- They are in a surgery room being poked with tons of instruments.
Long story short: some people suggest that abductions are just people who had memories of their birth."
In the Mind
"I just don't think anyone will ever see this. But I think that UFO's are the projection of our unconscious collective mind. Everything that exists in reality, also exists, in our immaterial mind. Is it possible that the insides of our mind are also just one drop in the ocean of consciousness... and together we create the material reality were in, simply by experiencing it in a real way, inside-out through our senses."
"My father was an aircraft mechanic and fabricator for test and spy aircraft for the USAF. He spent 75-85 working with test aircraft. He said that when they were going to do a test, that could possibly be seen by the public, they would make a betting pool on how many UFO reports local authorities and flight towers received."
Under the Seasci-fi ufo GIFGiphy
"I like the idea that some UFOs aren't machines. Instead they are some sort of Upper-Atmosphere Jellyfish. I found the issue of Fortean Times that had this article. Here's the cover: http://ft.gjovaag.com/q/images/a/ae/FT291.jpg"
Interesting. There are some ideas we can look into. None of it proof, but possibilities. There are certainly plenty of future film ideas.
"We are like that un contacted tribe and everyone agrees not to bother us."
"I've heard it explained from a channel (idk if you know what channeling is) kinda like this. First of all, we as a species tend to freak out, shoot first and ask questions later. Most humans would have a literal psychotic break. You have to believe in vibrational energy as it relates to our consciousness."
"The aliens (certain ones) are at such a higher level that it would be jarring for us to come in close contact with. We are slowly getting there but it's a process. Like 2012, end of the Mayan calendar, wasn't the end of the world it was the end of an energy cycle that we as the human race had never made it past before."
"Previous civilizations have been destroyed or destroyed themselves before they got this far. We passed a point where we are very unlike to destroy ourselves anymore. This doesn't mean we won't see some real bad hardships yet but we will keep progressing."
"train your eyes"Dancing GIFGiphy
"I was a firm believer in t em when I was in high school and kept googling theories and info in my spare time and during my study halls. They said their bodies were so lightweight or something that the reason why you can't see the evidence is that they disintegrate before hitting the ground."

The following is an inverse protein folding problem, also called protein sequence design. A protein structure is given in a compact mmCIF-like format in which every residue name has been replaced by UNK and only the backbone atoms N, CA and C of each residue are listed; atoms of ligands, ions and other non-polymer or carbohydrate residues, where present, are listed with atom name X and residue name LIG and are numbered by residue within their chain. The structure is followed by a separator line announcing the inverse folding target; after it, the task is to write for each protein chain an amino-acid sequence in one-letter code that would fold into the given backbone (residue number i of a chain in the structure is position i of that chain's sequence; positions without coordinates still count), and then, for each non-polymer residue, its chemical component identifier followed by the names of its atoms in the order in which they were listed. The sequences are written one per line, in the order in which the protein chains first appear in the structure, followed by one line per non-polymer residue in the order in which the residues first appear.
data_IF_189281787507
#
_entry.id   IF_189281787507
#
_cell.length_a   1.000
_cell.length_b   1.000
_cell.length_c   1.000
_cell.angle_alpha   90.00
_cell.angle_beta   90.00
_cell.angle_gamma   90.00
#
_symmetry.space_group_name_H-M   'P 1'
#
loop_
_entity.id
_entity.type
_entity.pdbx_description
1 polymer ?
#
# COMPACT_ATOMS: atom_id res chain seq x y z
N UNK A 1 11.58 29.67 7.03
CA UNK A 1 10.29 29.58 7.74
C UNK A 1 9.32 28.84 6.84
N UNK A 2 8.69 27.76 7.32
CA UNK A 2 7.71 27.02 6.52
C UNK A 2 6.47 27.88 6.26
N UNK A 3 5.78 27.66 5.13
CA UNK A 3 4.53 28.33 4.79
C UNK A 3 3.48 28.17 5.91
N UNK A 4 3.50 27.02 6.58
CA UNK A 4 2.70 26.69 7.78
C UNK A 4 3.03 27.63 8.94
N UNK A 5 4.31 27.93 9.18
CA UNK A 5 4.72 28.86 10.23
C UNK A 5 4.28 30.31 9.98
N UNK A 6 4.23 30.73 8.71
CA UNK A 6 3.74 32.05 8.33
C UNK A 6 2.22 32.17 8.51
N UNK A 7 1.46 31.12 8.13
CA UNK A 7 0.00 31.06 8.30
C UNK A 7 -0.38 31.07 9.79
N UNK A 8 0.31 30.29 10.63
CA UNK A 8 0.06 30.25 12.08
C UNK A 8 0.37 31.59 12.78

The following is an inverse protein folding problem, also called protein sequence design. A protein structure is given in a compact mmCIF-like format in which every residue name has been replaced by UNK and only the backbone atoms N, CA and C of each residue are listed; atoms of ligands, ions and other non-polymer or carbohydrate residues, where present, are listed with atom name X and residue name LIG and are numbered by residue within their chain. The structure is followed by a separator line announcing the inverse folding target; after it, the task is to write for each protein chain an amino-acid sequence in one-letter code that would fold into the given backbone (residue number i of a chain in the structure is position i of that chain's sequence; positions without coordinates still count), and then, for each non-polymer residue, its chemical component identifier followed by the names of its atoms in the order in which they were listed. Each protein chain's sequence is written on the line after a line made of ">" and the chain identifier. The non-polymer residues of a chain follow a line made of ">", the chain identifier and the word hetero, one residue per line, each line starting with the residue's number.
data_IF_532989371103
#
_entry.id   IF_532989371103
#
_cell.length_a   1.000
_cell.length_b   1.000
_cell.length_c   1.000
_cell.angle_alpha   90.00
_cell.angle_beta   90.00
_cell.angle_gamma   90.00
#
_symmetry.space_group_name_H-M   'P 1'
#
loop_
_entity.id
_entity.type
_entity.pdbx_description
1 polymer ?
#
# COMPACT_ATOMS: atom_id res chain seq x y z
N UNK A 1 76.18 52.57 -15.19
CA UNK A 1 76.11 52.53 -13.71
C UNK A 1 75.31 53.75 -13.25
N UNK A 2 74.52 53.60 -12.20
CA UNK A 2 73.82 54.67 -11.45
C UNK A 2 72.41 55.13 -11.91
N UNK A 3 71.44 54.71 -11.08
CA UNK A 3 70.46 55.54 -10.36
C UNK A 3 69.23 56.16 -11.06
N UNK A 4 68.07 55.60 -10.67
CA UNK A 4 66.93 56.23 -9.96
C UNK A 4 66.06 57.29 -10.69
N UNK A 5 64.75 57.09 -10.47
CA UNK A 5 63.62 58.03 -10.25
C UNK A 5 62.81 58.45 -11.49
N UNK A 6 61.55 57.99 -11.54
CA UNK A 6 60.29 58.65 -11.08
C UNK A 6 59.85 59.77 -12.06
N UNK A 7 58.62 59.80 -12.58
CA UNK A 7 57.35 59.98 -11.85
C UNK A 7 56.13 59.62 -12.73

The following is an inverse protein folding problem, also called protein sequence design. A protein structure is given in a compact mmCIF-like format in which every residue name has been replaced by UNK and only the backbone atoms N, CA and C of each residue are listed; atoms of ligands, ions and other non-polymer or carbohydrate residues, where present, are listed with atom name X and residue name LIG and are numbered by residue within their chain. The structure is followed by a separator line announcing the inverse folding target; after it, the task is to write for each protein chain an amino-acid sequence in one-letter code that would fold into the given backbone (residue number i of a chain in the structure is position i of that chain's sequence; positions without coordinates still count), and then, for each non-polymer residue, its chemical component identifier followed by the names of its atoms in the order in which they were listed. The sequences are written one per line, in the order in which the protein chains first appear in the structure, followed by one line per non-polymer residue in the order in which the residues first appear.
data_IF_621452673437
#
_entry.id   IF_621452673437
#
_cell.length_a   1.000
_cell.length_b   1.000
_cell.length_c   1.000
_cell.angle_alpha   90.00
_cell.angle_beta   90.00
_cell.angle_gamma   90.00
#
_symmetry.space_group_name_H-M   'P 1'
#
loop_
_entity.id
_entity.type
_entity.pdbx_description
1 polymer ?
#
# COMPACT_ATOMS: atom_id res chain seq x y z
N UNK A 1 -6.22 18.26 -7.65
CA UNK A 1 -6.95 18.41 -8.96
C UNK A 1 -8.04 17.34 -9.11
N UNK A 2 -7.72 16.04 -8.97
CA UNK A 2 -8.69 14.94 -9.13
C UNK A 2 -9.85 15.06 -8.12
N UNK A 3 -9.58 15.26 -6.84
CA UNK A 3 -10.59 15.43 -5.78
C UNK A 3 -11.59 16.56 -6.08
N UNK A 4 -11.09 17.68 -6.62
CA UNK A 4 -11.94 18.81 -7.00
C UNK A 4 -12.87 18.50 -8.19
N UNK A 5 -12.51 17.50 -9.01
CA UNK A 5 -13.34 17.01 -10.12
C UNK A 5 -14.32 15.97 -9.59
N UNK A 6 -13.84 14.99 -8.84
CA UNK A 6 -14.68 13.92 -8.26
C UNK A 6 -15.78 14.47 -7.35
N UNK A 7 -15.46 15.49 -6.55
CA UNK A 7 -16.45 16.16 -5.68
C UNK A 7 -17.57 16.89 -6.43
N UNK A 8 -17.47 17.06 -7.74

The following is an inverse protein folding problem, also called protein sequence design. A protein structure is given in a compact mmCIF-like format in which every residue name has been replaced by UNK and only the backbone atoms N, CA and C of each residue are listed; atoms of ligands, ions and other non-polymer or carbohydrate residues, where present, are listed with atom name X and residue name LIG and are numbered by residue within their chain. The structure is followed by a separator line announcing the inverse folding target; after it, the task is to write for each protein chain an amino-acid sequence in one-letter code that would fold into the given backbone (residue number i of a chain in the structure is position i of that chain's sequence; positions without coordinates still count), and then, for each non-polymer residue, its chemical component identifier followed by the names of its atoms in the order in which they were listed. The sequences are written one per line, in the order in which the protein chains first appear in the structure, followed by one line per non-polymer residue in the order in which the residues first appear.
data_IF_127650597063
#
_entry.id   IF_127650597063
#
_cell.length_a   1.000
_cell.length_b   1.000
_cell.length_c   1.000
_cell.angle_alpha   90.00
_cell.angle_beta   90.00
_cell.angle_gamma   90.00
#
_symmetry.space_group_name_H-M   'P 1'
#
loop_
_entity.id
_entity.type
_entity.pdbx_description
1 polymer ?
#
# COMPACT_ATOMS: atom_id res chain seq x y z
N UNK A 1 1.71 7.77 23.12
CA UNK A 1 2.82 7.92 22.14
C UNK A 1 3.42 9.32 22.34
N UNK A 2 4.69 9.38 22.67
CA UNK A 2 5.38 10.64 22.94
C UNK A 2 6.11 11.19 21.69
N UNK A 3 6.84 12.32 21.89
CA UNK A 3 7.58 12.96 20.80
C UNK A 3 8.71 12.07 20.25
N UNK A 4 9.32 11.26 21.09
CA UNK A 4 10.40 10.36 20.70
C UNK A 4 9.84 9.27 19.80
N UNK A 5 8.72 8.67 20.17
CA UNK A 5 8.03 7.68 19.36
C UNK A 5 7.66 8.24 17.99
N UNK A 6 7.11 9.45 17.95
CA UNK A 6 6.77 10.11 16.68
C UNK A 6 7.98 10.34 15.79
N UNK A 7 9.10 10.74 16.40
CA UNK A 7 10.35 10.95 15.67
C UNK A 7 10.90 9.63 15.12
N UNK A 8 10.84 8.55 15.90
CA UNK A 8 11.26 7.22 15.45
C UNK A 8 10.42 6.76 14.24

"And then LOL it was so funny, some people would swear you could "train your eyes" to see rods... HhhahAHAHAHA. Like there were these experts. Video showed him walking around with a serious face, then pointing. And he's like, "that was one just there." "You can't see them, you have to be used to them... like me."
"I've spent many years immersed into hunting them finding them. That's why I can see them." And then one day China, who loves occult stuff, had like a lab that set up a nighttime camera to capture footage of rods at night... then realized they were normal bugs at overexposure. lol"
"The Dark Forest theory. Basically the theory that the reason we haven't made contact is because all the other civilized life in the universe/galaxy knows not to broadcast their location. They've learned that there's something awful or predatory lurking in the dark forest of our galaxy, and that it's better if they keep to themselves."
"That the universe is so vast that we haven't been discovered yet."
"This makes sense to me because traversing the distance to or from even our our stellar neighbors would require technology that is not known to us now or likely to be known by us anytime soon if it's even possible at all. To assume without evidence that aliens could possess this technology and have visited us does not meet my skeptical standards."
Back and Forthback to the future great scott GIFGiphy
"Time travel exists, and UFO sightings are actually future humans coming back to our time. That is why they are so discreet, and never openly make contact."
I hope time travel exists. Now that I'm onboard for. If aliens do exist... just come on out guys. We could probably use your help.